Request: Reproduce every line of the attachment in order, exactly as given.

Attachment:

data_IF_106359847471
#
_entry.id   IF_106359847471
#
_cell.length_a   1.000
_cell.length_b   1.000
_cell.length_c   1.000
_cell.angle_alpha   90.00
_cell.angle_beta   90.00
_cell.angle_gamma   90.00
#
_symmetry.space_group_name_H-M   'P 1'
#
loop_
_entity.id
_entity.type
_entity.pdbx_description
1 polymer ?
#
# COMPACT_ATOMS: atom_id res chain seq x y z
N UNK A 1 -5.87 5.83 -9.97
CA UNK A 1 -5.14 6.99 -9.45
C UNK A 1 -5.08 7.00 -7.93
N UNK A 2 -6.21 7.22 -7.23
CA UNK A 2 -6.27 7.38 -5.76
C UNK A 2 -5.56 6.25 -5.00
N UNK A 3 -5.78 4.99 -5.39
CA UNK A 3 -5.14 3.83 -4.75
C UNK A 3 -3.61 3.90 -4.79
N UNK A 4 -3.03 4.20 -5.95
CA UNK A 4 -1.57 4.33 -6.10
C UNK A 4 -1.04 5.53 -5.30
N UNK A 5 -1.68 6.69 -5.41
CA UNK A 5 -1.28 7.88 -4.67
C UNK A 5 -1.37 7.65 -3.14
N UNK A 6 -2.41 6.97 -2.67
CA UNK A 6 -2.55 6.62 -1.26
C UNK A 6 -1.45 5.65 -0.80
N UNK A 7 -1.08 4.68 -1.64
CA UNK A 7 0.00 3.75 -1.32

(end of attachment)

data_IF_106359847471
#
_entry.id   IF_106359847471
#
_cell.length_a   1.000
_cell.length_b   1.000
_cell.length_c   1.000
_cell.angle_alpha   90.00
_cell.angle_beta   90.00
_cell.angle_gamma   90.00
#
_symmetry.space_group_name_H-M   'P 1'
#
loop_
_entity.id
_entity.type
_entity.pdbx_description
1 polymer ?
#
# COMPACT_ATOMS: atom_id res chain seq x y z
N UNK A 1 -5.87 5.83 -9.97
CA UNK A 1 -5.14 6.99 -9.45
C UNK A 1 -5.08 7.00 -7.93
N UNK A 2 -6.21 7.22 -7.23
CA UNK A 2 -6.27 7.38 -5.76
C UNK A 2 -5.56 6.25 -5.00
N UNK A 3 -5.78 4.99 -5.39
CA UNK A 3 -5.14 3.83 -4.75
C UNK A 3 -3.61 3.90 -4.79
N UNK A 4 -3.03 4.20 -5.95
CA UNK A 4 -1.57 4.33 -6.10
C UNK A 4 -1.04 5.53 -5.30
N UNK A 5 -1.68 6.69 -5.41
CA UNK A 5 -1.28 7.88 -4.67
C UNK A 5 -1.37 7.65 -3.14
N UNK A 6 -2.41 6.97 -2.67
CA UNK A 6 -2.55 6.62 -1.26
C UNK A 6 -1.45 5.65 -0.80
N UNK A 7 -1.08 4.68 -1.64
CA UNK A 7 0.00 3.75 -1.32